Online anonymity is essential for political dissidents, whose role has been highlighted in the uprisings in the Arab world, and for corporate whistle-blowers. In the United States, the Supreme Court has found a constitutional basis for protecting anonymity.
Why, then, are the calls for restrictions on Internet anonymity growing?
Last month, Interior Minister Hans-Peter Friedrich of Germany said bloggers should disclose their true identities, citing the case of the Norwegian terrorist suspect Anders Behring Breivik, who had blogged under the pseudonym “Fjordman.”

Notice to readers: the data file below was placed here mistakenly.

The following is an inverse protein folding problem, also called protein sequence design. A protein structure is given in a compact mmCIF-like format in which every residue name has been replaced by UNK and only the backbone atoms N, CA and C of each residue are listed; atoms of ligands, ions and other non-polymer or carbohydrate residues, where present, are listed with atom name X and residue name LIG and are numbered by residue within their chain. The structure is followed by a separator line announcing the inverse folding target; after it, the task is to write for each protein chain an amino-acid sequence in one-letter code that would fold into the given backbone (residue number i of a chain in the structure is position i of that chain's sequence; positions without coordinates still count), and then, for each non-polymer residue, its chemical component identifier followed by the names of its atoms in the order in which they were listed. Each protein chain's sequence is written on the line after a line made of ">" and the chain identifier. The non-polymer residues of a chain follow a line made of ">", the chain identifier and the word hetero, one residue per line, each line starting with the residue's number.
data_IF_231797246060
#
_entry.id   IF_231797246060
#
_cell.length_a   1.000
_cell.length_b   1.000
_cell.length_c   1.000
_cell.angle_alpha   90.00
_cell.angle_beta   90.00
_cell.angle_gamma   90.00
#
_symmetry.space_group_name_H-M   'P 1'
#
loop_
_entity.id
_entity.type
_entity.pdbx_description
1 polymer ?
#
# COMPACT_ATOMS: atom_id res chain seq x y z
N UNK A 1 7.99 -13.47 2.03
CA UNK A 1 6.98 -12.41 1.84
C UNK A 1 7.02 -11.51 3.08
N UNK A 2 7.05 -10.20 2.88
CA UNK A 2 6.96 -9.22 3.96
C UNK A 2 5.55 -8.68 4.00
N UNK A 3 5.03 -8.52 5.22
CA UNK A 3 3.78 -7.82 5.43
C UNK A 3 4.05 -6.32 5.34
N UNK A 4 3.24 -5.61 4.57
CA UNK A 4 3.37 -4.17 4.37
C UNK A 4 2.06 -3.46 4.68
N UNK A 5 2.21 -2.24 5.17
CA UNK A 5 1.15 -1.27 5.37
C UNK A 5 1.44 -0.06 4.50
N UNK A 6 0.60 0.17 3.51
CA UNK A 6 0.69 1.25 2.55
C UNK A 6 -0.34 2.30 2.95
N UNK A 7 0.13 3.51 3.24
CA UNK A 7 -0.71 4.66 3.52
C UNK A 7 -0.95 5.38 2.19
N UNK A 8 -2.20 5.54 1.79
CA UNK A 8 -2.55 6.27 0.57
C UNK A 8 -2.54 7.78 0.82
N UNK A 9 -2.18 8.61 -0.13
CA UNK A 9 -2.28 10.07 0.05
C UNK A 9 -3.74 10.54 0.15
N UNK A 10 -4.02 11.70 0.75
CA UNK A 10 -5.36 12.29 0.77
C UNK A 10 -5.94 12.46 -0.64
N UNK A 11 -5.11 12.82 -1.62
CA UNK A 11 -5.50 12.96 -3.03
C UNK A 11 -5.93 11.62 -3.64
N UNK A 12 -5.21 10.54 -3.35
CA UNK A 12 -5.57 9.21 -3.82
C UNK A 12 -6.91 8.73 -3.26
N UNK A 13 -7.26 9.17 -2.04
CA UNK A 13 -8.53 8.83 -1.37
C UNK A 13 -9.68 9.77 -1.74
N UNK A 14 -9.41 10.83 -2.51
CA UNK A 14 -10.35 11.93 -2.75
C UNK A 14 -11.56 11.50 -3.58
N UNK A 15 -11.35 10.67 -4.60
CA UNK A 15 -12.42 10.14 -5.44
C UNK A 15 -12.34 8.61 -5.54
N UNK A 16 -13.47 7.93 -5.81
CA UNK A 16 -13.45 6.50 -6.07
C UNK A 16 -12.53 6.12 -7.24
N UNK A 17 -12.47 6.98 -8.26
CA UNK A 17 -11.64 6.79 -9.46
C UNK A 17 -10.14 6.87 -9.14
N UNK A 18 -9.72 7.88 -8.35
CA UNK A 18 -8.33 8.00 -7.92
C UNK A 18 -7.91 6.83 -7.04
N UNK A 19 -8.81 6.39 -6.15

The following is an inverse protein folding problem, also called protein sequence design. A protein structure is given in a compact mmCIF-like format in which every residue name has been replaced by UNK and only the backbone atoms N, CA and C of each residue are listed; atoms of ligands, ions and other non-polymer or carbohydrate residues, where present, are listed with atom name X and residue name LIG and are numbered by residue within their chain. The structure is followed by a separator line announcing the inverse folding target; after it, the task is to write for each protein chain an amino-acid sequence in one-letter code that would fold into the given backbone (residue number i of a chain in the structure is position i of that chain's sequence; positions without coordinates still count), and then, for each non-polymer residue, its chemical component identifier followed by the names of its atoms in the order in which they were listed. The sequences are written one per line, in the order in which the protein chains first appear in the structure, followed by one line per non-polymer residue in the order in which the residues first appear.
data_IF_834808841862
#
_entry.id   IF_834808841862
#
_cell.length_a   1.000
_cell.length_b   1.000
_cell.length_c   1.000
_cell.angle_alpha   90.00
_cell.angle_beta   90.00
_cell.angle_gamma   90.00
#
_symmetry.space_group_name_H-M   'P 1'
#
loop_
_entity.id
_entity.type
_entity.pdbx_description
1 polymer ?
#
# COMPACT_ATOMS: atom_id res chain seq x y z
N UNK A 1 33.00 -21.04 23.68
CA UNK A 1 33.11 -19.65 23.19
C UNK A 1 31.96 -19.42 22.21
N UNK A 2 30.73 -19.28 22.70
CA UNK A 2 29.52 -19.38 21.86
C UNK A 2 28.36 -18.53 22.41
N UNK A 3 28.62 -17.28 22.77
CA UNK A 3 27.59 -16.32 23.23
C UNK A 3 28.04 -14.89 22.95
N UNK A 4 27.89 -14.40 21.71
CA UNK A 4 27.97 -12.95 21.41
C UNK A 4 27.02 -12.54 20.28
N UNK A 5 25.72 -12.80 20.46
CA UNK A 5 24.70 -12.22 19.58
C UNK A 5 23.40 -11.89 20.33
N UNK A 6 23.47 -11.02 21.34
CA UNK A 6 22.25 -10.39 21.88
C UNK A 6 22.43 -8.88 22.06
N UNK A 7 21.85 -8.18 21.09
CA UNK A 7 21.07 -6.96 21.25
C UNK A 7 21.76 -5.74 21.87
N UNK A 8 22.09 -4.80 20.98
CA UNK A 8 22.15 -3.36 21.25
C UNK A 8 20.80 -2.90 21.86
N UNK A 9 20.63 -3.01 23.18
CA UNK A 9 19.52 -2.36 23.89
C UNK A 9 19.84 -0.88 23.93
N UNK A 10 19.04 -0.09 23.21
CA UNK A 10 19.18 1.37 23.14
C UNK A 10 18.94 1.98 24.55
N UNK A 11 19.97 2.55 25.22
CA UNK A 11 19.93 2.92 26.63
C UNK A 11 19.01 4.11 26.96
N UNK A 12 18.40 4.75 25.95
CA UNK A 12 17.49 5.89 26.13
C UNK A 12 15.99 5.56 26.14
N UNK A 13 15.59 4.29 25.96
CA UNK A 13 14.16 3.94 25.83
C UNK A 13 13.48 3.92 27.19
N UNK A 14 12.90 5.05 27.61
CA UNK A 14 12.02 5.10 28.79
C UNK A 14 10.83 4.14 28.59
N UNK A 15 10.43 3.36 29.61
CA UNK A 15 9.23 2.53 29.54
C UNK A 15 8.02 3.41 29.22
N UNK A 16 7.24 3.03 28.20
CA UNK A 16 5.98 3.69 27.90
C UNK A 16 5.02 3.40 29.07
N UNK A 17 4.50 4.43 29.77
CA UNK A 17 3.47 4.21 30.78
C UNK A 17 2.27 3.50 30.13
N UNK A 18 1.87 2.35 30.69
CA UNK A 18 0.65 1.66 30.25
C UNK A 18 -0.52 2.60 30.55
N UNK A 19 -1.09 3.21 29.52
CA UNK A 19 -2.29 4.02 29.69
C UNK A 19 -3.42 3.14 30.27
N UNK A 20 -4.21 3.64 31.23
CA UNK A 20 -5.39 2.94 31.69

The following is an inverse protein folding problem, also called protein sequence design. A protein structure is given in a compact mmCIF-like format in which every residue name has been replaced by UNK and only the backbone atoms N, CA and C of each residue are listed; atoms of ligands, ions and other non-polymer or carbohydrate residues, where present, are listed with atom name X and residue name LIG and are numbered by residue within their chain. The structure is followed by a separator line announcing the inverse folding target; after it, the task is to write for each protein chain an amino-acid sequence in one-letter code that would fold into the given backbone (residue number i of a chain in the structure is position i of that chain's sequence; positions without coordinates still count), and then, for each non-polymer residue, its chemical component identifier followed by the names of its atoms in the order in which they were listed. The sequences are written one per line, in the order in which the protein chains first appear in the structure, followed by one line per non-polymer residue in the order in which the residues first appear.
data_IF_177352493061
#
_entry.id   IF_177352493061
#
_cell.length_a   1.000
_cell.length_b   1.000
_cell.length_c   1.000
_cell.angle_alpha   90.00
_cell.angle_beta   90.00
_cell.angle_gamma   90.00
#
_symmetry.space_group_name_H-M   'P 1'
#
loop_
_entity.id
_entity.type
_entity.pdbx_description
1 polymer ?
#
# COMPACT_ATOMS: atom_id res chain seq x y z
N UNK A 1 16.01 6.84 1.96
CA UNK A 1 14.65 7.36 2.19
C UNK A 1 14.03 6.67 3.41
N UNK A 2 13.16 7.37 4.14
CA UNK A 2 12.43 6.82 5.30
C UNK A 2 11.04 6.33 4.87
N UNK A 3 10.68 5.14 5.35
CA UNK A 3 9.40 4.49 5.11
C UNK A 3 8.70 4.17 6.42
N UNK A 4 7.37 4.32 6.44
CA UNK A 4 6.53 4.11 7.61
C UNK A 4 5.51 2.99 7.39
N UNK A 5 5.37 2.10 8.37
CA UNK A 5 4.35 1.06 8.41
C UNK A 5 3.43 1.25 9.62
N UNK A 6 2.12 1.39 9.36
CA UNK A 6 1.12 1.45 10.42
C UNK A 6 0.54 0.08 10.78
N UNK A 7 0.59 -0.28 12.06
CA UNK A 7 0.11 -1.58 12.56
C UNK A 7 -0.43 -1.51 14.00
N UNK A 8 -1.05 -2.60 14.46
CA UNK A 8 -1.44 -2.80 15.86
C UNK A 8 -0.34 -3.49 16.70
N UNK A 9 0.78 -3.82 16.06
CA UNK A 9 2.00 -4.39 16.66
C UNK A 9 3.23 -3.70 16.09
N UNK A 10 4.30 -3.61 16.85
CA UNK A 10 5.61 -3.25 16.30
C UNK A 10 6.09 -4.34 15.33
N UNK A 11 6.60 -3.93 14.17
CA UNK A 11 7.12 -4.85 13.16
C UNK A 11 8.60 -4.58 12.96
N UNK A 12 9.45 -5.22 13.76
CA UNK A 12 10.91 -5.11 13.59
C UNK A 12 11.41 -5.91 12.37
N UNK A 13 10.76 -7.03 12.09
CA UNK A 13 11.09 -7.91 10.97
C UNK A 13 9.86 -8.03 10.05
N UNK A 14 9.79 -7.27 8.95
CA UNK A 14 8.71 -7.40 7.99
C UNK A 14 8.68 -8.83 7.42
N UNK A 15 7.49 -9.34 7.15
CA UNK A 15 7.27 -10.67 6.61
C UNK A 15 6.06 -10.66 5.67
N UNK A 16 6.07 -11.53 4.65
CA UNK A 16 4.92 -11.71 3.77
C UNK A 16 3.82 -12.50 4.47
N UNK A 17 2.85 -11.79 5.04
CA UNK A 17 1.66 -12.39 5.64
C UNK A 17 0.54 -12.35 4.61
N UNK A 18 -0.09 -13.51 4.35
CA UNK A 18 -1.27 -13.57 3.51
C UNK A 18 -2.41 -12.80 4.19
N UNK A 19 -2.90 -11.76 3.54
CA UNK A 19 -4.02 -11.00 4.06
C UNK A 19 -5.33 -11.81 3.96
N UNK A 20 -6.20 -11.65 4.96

Um, no. Breivik actually blogged under the name “Andrew Berwick.” He did, however, make numerous references to the work of Fjordman, whose name is Peder Jensen. (I’m not revealing any secrets here: Jensen outed himself last month.) Friedrich did not confuse Breivik and Fjordman, so this error is clearly Fanner’s.
Still, if anything, the error reinforces Fanner’s point: if the media can screw up your identity, it’s probably just as well that they don’t know you.